Calhoun v. McHugh

Filing 46

MEMORANDUM OPINION AND ORDER GRANTING IN PART and DENYING IN PART 26 MOTION for Summary Judgment and Motion to Dismiss, GRANTING IN PART and DENYING IN PART 29 First MOTION to Strike 28 Evidentiary Material, Exhibit 7 and 8 and paragraph 13 of the Defendant's Statement of Facts as set out herein. Signed by Judge Virginia Emerson Hopkins on 3/4/2014. (JLC)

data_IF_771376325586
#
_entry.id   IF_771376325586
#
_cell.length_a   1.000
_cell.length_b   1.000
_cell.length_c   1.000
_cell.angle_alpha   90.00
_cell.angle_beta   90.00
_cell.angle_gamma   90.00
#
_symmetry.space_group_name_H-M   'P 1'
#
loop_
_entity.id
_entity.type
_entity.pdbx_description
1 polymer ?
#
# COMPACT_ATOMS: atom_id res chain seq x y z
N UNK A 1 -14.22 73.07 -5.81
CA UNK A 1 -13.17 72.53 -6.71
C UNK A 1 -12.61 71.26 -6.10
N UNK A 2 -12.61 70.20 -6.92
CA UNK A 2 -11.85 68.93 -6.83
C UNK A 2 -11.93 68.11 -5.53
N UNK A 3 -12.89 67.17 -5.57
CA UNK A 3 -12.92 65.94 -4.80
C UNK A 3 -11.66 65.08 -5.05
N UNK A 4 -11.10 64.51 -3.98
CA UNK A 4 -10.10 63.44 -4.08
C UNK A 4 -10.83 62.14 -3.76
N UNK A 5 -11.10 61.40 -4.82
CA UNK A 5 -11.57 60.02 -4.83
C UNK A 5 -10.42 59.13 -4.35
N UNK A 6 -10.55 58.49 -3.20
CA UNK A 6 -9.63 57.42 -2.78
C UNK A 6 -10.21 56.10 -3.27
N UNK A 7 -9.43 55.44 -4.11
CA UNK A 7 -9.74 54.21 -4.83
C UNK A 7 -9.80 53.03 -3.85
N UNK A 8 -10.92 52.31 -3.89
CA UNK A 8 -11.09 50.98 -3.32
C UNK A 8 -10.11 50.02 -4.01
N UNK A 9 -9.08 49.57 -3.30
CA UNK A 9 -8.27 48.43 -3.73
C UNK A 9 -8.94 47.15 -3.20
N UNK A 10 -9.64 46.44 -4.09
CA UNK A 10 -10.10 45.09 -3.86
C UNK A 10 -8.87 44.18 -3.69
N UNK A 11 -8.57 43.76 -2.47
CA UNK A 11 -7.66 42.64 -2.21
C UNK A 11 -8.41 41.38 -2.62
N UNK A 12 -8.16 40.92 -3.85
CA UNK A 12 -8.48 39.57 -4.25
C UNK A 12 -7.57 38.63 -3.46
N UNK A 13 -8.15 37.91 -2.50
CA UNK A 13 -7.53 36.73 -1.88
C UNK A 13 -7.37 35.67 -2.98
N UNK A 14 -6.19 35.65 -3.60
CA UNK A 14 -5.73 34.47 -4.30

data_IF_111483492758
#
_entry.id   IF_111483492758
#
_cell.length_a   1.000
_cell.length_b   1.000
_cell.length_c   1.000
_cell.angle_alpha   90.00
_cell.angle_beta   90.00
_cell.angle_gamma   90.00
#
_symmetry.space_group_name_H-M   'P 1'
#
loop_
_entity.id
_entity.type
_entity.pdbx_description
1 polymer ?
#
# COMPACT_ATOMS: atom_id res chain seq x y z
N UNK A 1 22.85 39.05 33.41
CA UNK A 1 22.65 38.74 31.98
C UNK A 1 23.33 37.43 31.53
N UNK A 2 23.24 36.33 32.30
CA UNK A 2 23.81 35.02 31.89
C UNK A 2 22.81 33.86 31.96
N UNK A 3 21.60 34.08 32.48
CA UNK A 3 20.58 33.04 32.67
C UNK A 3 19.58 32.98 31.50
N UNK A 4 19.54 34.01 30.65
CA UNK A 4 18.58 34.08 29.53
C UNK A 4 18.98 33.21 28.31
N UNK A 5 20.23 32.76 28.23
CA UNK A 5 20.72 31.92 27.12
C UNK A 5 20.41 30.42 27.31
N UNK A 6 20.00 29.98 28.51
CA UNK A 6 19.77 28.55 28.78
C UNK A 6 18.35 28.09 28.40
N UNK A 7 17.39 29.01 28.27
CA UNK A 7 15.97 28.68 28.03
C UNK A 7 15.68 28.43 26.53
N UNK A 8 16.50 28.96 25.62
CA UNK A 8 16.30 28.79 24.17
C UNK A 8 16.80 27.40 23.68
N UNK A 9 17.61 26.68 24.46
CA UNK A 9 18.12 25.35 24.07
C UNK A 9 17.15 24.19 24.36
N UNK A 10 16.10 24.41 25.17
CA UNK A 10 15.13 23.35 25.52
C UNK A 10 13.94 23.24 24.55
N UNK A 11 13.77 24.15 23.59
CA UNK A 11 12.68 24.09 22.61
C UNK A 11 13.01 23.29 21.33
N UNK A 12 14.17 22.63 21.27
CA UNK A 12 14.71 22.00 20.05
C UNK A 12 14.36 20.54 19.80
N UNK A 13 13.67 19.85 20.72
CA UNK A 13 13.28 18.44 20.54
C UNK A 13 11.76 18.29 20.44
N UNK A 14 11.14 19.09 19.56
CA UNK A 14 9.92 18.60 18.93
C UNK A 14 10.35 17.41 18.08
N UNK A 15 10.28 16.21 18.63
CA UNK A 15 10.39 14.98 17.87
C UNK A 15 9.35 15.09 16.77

Download PDF